New container security project launched

The Port of Virginia (VPA), located in Norfolk, VA, is joining with GE’s Security business to install fixed “readers” at several marine terminals to communicate with Container Security Devices (CSDs) mounted in ocean-going cargo containers as they pass through those facilities, said J. Robert Bray, VPA’s executive director

The Port of Virginia (VPA), located in Norfolk, VA, is joining with GE’s Security business to install fixed “readers” at several marine terminals to communicate with Container Security Devices (CSDs) mounted in ocean-going cargo containers as they pass through those facilities, said J. Robert Bray, VPA’s executive director.
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This project makes VPA one of the first U.S. ports in the worldwide Secure Cargo Corridors network being built-up by CommerceGuard, a joint venture of Siemens, GE and Mitsubishi to help verify and locate in real time unauthorized opening of containers with a high degree of accuracy and reliability, he said.

“This is important technology that will not only help improve the security of containers, but also provide more complete information about a container’s contents and transportation history,” Bray noted. “We expect many of the companies that use our terminals, as well as the government authorities who work closely with us here, to benefit greatly from this new capability.”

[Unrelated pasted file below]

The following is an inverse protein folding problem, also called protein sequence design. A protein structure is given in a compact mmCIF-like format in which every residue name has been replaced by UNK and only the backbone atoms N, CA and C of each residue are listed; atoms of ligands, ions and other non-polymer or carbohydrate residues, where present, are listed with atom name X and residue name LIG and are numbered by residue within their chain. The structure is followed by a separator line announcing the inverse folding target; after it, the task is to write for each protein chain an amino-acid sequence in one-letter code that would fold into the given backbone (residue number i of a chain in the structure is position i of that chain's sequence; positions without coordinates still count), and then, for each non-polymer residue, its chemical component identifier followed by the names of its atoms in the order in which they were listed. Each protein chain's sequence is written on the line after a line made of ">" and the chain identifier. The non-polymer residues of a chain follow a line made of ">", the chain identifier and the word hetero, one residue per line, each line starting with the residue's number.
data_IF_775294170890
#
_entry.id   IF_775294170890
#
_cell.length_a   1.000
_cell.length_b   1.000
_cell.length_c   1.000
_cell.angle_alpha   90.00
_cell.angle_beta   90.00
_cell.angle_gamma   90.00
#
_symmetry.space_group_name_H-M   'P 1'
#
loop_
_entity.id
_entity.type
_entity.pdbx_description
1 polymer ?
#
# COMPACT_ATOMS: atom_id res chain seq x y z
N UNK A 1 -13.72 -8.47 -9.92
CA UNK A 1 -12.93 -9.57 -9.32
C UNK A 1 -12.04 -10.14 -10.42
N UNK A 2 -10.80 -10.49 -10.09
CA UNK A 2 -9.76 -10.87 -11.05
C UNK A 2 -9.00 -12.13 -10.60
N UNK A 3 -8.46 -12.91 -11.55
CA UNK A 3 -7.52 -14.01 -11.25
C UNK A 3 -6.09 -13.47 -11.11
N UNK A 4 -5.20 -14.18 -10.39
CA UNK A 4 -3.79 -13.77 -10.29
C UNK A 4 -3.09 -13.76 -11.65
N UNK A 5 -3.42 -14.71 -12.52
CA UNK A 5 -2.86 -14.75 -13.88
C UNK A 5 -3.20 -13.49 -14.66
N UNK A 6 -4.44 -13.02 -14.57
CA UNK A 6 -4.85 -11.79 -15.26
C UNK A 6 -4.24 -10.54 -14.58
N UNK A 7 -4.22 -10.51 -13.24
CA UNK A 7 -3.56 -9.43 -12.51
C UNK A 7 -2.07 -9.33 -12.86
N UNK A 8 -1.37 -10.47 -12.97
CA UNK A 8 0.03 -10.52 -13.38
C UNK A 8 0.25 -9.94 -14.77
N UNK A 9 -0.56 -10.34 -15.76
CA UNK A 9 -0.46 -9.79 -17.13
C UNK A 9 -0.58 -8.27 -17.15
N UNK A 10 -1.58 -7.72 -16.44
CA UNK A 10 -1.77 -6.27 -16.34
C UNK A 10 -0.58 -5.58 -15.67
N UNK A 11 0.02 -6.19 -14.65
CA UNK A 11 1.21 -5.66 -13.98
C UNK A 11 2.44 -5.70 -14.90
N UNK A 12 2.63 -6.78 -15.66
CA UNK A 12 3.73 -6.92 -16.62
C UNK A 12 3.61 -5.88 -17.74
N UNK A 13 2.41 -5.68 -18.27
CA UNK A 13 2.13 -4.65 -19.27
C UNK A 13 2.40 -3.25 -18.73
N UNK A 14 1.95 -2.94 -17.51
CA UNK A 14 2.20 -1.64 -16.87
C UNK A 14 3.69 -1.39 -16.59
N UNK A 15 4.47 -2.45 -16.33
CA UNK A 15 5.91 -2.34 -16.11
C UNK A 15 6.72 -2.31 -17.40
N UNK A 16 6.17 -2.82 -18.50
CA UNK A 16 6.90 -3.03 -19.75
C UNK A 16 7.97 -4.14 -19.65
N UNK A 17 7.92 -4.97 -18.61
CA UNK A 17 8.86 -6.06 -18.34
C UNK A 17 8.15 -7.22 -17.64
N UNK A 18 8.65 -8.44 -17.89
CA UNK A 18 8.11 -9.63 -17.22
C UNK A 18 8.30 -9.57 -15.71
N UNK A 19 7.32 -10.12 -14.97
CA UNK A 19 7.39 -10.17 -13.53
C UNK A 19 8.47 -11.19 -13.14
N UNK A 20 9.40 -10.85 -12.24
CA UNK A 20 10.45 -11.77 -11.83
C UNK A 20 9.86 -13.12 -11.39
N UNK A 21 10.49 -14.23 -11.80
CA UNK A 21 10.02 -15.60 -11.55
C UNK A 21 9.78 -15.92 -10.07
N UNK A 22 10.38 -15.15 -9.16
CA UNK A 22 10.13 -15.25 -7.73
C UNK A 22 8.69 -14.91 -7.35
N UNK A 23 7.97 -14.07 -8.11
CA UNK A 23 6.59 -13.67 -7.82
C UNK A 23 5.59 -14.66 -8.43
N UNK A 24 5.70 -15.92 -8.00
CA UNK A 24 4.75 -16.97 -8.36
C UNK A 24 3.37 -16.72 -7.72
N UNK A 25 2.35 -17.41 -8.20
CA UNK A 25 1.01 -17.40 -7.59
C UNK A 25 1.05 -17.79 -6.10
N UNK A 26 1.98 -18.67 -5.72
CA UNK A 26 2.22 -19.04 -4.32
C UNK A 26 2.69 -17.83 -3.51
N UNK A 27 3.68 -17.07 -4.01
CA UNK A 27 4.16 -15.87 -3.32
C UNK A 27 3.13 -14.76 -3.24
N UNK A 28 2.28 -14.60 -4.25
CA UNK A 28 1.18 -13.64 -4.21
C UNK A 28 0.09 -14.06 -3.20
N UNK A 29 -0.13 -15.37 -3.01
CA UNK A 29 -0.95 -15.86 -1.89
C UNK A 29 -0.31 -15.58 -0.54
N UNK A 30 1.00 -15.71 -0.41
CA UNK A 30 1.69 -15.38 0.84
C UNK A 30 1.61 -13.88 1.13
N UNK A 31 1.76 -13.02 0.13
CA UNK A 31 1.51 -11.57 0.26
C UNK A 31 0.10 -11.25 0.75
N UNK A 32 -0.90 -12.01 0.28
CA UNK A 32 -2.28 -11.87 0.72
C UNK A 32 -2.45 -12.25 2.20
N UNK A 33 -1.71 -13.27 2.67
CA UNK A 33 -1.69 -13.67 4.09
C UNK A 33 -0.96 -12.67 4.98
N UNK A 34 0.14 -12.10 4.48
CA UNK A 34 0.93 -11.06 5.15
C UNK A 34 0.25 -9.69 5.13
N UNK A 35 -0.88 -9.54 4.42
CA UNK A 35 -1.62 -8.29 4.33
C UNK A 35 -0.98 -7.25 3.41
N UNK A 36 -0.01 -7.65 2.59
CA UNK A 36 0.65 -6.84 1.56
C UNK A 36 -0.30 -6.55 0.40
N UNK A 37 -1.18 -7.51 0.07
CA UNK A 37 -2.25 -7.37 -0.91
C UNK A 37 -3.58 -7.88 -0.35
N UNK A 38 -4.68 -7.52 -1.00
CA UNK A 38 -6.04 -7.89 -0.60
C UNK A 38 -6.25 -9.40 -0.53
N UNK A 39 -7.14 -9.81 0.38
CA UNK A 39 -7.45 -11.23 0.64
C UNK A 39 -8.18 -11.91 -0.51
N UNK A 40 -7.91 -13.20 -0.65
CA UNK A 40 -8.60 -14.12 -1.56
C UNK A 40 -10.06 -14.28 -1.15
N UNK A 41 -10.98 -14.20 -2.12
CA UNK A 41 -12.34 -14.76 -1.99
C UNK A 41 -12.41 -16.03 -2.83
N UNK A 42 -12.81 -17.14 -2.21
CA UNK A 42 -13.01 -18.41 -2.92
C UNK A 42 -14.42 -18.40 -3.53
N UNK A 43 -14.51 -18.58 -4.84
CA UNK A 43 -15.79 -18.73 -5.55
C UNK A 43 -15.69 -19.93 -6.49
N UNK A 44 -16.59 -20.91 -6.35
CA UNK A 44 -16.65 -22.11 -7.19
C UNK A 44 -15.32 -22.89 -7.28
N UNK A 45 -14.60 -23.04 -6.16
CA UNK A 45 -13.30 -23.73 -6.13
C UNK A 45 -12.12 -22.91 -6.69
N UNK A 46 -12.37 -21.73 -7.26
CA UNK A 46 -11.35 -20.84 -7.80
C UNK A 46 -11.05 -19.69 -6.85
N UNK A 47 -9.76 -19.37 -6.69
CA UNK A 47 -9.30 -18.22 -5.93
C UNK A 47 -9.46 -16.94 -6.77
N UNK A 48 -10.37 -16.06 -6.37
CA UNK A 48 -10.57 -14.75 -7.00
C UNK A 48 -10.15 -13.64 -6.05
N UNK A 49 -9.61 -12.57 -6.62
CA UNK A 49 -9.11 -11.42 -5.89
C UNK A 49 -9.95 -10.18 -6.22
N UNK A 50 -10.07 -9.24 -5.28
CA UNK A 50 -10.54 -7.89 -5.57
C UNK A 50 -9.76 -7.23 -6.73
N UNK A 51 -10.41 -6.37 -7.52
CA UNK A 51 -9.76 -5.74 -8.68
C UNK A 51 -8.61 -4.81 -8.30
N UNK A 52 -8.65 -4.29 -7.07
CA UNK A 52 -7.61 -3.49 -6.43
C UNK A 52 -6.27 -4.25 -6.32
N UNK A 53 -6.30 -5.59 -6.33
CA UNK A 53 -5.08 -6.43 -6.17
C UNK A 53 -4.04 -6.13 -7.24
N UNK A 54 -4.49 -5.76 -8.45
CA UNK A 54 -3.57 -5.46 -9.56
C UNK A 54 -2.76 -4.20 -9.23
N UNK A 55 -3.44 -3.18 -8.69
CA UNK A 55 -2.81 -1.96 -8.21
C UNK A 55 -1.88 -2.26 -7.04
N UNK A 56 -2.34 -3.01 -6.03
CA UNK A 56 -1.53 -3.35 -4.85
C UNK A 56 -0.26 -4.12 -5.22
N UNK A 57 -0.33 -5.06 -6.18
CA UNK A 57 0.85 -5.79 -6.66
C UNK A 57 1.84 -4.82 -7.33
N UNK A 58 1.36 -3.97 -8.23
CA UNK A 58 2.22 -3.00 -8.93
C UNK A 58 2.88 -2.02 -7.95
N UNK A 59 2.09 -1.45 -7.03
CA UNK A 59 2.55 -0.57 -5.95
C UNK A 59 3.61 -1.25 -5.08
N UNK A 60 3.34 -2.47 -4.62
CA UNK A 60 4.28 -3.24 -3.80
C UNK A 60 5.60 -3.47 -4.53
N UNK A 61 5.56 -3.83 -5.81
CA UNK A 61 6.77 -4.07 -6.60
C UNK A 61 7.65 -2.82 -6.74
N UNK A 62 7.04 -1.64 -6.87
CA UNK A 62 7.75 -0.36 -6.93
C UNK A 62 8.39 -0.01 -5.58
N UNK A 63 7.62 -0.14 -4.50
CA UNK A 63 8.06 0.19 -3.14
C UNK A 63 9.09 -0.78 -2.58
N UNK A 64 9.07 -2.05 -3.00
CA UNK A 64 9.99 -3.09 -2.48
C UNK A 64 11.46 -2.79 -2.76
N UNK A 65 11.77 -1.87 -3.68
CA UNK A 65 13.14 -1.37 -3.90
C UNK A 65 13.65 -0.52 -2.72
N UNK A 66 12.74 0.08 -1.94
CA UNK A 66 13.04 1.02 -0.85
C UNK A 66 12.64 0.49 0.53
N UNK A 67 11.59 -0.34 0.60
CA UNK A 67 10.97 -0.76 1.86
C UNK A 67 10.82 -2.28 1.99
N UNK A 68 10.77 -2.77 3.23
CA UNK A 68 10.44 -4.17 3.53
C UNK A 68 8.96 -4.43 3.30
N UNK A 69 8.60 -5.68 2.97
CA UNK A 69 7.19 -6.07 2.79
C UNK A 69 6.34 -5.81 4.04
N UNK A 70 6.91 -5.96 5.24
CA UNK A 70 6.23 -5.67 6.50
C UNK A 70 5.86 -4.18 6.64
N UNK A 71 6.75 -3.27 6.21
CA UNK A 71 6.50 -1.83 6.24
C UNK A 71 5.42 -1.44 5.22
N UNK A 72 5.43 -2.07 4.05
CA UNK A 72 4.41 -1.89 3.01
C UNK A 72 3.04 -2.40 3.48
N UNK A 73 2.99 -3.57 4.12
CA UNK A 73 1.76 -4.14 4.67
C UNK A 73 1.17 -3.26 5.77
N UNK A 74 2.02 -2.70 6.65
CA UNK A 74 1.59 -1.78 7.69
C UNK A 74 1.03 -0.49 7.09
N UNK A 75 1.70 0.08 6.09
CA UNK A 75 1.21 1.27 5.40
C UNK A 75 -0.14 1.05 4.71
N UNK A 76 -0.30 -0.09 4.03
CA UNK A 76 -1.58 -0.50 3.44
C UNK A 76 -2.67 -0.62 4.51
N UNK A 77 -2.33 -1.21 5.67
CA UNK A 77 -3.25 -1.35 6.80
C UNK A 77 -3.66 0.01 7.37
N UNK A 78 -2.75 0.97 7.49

CSDs magnetically adhere to the inside of an international cargo container and register any opening of the container door, he explained. Fixed and handheld readers record the CSD status in a database that can be accessed by authorized importers, shippers and government officials anywhere in the world.

The infrastructure installed at VPA will read the status of the CSDs installed and armed inside a container as it passes through the port, and instantly communicate that information to the importer and other authorized individuals, Bray noted. It not only sounds an alarm over unauthorized container openings but also stores and communicates valuable information about the exact ports the container has traveled through along with who initially loaded it and where.

“We’ve proved its reliability in multiple independent tests. Now it’s time to implement CommerceGuard for real,” said Louis Parker, president & CEO of GE Security.

He added that, in March, Starbucks became the first company to begin operational use of CommerceGuard CSDs on their shipments of green coffee beans from Guatemala to the U.S. and Europe. Siemens, a CommerceGuard partner, also recently announced it has reached an agreement to install the first CommerceGuard readers in the Port of Antwerp, opening the first secure cargo corridor between Europe and the U.S.
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